Tuesday, March 21, 2023

Federal court permits employer docking from an exempt employee’s PTO bank without violating the FLSA

I think it was Otis Redding who once famously sang, "I'm sittin' on the dock of the pay." 🤔

Whether or not I have that lyric correct, docking an exempt employee's pay is fraught with legal risk that, if done unproperly, could not only jeopardize the exempt status of the employee under the FLSA, but also all employees in the same job classification working for the same managers responsible for the actual deduction.

What about deductions from PTO or other paid leave banks? Do they carry with them the same legal risk. According to the recent opinion of the 3rd Circuit Court of Appeals in Higgins v. Bayada Home Health Care, taking deductions from banks of PTO or other paid leave raises no issues whatsoever the FLSA and therefore does not jeopardize any of the statute's exemptions.

Bayada, a home healthcare agency, would dock salaried employees' PTO hours as a consequence for poor productivity. It would never, however, deduct from an employee's salary, even if an employee lacked a sufficient PTO balance for the intended deduction.

According to the Court, the key to the legality of this policy under the FLSA lies in the statute's definition of "salary." 

An employee will be considered to be paid on a "salary basis" … if the employee regularly receives each pay period on a weekly, or less frequent basis, a predetermined amount constituting all or part of the employee's compensation, which amount is not subject to reduction because of variations in the quality or quantity of the work performed.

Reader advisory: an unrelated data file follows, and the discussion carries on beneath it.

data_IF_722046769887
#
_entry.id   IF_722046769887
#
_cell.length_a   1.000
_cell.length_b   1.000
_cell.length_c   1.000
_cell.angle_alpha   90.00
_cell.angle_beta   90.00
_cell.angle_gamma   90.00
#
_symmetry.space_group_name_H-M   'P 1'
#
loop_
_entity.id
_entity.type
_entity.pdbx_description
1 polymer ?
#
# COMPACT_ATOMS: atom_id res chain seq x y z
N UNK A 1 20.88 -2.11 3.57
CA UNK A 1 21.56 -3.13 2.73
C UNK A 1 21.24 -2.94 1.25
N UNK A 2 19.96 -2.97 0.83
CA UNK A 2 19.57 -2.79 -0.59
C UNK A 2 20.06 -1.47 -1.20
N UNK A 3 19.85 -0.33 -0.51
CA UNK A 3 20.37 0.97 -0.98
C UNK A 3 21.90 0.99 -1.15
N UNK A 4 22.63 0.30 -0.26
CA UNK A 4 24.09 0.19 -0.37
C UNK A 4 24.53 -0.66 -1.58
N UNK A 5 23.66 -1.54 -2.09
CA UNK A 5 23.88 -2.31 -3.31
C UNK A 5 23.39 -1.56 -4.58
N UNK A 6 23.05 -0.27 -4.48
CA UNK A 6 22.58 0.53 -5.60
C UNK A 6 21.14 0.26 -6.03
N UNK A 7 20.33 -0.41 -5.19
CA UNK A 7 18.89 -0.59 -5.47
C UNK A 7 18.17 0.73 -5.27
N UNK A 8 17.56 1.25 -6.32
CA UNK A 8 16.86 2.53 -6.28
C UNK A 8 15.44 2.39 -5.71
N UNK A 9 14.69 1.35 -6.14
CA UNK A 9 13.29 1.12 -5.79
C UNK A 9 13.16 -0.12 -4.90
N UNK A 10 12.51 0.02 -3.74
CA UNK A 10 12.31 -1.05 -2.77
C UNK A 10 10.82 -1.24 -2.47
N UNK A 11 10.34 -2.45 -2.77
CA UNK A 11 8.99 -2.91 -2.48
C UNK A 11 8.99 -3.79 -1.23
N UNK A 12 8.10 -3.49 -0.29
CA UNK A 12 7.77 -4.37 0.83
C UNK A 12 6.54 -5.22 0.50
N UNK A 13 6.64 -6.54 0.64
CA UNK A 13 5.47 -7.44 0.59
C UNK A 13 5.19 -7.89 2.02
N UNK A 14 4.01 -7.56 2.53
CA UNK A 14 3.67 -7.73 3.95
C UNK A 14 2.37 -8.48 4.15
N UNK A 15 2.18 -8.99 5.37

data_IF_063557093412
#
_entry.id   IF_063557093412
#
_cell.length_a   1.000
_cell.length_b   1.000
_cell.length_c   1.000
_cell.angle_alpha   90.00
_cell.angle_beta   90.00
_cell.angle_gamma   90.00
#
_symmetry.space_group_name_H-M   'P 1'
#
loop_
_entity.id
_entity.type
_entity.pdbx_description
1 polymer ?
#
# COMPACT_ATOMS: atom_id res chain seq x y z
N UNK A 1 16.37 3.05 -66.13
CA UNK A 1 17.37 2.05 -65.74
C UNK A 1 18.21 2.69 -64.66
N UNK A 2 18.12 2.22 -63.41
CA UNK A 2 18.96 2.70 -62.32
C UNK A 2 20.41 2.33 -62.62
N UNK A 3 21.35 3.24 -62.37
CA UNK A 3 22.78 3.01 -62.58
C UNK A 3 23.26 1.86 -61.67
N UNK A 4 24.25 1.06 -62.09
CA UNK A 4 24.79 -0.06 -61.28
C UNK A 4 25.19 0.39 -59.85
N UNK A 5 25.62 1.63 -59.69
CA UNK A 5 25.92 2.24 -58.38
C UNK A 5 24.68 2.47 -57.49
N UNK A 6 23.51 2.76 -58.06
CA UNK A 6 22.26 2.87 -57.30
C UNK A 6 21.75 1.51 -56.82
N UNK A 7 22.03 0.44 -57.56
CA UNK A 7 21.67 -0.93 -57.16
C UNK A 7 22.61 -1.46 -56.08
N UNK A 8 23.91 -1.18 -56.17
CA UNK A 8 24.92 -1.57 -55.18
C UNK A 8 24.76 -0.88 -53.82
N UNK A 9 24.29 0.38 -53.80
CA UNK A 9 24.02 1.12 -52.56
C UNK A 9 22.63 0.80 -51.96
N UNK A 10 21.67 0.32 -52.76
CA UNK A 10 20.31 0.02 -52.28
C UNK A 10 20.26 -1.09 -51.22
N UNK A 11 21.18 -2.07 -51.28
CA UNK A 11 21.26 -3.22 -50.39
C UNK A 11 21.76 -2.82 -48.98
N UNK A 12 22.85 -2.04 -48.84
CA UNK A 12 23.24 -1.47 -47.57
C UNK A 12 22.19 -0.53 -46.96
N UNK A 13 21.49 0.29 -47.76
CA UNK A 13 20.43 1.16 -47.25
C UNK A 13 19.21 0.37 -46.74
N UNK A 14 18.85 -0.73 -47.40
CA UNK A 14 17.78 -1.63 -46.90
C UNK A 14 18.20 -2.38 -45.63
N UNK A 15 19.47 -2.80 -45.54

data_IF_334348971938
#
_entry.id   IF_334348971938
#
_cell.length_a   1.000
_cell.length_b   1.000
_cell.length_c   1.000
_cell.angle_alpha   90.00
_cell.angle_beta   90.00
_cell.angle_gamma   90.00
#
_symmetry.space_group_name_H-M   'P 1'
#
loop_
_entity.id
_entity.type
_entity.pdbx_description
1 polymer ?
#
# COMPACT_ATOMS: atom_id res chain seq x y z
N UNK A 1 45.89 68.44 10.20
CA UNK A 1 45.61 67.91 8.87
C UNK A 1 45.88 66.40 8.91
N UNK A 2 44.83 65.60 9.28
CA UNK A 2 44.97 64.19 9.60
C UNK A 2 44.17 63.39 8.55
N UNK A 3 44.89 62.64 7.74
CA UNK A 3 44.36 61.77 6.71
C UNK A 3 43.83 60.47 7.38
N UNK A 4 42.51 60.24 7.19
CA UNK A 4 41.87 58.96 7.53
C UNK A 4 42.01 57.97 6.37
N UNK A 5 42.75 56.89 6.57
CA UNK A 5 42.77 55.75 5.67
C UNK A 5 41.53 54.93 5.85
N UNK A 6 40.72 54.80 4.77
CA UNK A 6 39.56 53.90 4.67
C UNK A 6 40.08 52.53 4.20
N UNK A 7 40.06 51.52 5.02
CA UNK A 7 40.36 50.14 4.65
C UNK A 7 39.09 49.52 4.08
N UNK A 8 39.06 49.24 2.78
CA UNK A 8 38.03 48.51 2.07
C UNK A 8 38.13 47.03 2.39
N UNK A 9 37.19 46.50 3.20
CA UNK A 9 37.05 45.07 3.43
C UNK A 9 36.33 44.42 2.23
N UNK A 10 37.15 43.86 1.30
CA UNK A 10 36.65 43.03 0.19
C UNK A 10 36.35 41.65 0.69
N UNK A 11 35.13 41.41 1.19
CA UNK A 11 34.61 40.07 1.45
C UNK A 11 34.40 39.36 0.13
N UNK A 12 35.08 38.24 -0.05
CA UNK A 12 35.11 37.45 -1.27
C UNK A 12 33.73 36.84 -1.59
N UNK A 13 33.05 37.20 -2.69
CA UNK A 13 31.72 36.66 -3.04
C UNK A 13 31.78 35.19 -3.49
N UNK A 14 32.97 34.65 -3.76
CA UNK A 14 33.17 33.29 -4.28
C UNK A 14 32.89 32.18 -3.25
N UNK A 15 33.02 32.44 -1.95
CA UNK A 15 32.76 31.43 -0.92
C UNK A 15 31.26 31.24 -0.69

An employee is not paid on a salary basis if deductions from the employee's predetermined compensation are made for absences occasioned by the employer or by the operating requirements of the business. 

"The two concepts being distinct," the 3rd Circuit concludes, "the term 'salary' as used in the FLSA is best understood as not including fringe benefits like PTO." Thus, because PTO or other paid leave is not "compensation" for services rendered, but instead a fringe benefit of employment that has no effect on an employee's salary or wages, an employer can take it away without violating the FLSA.

Before you go running off and taking disciplinary deductions from your exempt (or other) employees' paid leave banks, check your state law and your policies. Just because PTO isn't "compensation" under the FLSA doesn't mean that state law doesn't otherwise treat it as "earned wages." If that's the case, you still might to able to take deductions, but you should have a policy or other agreement with your employee to permit you to do so.